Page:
AID, Policy and Peace: Reducing the risks of civil conflict
We analyze theoretically and empirically the effects of economic policy and the receipt of foreign aid on the risk of civil war. We find that aid and policy do not have direct effects upon conflict risk. However, both directly affect the growth rate and the extent of dependence upon primary commodity exports, and these in turn affect the risk of conflict. Simulating the effect of a package of policy reform and increased aid on the average aid recipient country, we find that after five years the risk of conflict is reduced by nearly 30%.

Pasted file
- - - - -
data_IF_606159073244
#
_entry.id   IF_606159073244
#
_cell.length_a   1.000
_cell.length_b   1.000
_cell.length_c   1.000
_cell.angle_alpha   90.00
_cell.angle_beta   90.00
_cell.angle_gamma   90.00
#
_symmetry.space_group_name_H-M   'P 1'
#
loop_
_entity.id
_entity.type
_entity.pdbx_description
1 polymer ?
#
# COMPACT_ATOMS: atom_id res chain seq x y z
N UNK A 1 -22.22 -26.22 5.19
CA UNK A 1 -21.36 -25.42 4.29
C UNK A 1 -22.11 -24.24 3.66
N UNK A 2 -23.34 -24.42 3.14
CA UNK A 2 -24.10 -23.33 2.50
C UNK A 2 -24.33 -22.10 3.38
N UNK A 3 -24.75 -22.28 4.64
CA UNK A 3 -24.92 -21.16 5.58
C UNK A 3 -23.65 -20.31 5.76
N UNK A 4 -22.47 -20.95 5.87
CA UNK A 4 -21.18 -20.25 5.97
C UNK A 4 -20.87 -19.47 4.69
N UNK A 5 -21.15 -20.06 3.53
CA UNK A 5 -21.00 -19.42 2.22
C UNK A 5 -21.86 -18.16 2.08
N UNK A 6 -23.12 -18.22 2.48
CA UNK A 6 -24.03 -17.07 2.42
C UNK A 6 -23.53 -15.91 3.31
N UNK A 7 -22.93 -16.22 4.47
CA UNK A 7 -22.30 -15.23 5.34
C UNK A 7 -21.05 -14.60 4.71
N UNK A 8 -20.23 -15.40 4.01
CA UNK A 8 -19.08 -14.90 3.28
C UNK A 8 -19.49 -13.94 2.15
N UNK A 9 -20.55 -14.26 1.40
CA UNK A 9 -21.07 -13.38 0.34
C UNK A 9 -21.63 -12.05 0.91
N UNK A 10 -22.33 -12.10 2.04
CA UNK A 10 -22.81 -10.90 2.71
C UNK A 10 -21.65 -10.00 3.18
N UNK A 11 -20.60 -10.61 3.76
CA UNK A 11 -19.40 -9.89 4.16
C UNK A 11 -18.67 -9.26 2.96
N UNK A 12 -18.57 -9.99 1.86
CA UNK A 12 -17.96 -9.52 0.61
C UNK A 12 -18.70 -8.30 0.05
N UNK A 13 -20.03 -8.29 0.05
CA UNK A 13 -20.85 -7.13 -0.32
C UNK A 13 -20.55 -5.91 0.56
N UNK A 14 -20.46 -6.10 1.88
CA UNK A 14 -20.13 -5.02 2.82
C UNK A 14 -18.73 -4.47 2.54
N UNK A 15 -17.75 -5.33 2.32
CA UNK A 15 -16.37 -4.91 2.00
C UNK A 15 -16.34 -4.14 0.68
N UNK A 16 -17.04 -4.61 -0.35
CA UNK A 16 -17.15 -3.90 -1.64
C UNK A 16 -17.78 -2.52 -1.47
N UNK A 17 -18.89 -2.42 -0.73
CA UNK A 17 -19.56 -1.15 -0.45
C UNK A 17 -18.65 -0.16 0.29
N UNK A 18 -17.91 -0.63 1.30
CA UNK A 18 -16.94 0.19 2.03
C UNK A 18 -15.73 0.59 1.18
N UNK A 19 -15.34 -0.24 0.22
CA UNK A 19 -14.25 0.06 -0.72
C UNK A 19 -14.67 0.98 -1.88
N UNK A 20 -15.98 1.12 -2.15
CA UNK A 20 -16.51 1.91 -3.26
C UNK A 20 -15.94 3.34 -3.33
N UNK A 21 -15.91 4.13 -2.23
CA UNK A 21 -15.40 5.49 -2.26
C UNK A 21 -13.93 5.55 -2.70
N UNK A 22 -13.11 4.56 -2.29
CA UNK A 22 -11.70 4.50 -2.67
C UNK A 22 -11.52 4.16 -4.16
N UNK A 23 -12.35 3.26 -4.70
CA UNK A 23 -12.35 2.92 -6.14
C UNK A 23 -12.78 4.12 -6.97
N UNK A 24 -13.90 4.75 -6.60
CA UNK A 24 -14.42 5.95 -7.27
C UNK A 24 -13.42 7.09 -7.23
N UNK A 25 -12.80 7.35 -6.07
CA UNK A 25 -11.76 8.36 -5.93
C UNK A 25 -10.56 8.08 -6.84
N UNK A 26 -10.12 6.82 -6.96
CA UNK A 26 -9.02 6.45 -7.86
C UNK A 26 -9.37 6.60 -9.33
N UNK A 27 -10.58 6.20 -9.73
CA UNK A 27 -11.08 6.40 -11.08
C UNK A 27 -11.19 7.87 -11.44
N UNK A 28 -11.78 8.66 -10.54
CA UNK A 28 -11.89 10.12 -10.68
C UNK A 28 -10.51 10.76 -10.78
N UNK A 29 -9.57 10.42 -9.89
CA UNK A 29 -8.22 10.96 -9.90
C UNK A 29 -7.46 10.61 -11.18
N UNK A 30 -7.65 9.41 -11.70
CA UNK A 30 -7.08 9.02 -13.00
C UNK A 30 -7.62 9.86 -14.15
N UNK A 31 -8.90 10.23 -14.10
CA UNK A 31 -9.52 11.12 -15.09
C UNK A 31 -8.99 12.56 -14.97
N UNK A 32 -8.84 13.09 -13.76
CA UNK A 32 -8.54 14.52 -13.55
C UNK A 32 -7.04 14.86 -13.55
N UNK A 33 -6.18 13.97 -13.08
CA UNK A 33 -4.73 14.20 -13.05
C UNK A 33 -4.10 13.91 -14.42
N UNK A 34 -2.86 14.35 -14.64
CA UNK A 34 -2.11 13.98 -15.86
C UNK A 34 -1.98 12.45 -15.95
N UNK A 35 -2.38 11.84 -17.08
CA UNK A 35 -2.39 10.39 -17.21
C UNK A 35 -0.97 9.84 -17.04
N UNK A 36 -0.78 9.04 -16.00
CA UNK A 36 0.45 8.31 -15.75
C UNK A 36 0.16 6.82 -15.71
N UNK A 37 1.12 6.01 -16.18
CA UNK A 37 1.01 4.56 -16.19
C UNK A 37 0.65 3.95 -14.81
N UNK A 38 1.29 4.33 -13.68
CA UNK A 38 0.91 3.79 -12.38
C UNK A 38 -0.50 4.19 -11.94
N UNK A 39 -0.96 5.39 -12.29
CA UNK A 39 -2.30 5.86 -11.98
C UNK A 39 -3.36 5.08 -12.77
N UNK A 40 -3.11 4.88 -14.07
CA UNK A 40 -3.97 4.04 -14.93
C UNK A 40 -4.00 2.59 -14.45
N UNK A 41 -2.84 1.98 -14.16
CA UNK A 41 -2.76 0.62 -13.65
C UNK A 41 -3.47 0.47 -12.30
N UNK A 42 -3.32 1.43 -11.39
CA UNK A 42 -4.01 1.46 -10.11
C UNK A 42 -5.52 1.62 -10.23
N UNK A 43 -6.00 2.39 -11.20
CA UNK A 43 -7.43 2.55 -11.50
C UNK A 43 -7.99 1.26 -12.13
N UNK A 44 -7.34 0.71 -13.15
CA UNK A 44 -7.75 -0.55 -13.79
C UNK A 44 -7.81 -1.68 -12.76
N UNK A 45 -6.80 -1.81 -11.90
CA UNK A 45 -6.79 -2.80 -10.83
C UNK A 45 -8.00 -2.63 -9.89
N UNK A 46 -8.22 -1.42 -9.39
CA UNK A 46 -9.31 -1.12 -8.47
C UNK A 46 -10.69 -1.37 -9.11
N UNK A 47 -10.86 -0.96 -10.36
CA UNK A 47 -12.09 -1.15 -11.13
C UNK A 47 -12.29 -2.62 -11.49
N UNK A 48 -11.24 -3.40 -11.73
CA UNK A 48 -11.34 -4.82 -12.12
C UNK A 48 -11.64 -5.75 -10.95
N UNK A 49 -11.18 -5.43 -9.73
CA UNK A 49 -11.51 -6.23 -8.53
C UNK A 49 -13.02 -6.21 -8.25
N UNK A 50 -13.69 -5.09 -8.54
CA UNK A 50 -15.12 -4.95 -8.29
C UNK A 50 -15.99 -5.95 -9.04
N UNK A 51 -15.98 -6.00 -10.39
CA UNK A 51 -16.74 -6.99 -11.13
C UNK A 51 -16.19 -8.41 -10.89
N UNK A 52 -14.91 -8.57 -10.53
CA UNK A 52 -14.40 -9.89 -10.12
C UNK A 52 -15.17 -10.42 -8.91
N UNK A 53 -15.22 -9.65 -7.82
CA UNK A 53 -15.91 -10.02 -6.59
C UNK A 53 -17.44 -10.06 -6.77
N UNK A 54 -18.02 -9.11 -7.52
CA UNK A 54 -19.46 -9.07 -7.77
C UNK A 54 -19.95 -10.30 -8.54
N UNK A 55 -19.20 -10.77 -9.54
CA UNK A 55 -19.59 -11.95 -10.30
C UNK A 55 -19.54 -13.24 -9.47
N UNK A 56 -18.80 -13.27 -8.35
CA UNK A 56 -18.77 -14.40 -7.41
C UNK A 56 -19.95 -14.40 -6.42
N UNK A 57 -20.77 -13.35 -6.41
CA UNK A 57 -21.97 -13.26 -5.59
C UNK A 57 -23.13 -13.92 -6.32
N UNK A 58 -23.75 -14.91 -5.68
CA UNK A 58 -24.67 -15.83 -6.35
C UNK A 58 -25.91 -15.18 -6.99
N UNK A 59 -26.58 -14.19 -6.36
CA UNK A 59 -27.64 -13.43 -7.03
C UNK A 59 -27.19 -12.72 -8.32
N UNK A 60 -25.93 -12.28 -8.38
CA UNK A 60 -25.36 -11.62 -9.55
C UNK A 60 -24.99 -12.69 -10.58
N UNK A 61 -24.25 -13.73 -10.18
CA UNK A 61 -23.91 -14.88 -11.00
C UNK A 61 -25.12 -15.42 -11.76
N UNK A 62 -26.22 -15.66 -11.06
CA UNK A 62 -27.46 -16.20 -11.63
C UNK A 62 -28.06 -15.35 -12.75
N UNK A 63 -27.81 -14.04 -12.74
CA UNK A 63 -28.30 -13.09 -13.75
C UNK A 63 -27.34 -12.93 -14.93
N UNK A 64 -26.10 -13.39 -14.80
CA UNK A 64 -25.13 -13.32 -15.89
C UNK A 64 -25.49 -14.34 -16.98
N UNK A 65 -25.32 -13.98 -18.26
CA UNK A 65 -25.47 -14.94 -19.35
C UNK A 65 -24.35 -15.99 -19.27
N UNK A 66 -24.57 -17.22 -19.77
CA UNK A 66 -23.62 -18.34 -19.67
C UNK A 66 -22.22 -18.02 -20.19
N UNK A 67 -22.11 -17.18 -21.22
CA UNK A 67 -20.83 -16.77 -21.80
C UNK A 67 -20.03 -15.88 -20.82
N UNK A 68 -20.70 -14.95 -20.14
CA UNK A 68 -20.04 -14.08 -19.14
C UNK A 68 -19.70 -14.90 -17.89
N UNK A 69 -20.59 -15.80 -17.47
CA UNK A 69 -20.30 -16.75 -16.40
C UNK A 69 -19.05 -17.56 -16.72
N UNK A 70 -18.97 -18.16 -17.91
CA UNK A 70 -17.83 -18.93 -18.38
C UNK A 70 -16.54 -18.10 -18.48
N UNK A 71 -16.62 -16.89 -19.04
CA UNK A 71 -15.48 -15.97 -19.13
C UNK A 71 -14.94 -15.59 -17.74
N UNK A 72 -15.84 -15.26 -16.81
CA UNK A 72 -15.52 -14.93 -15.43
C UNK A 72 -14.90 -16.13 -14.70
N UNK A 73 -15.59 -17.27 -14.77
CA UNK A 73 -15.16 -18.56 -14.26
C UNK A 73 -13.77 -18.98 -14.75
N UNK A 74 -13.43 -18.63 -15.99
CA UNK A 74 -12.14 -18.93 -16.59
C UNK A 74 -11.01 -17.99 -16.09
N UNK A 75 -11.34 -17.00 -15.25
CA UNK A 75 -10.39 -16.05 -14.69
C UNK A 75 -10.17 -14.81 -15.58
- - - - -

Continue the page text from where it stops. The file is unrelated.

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Volume (Year): 13 (2002)
Issue (Month): 6 ()
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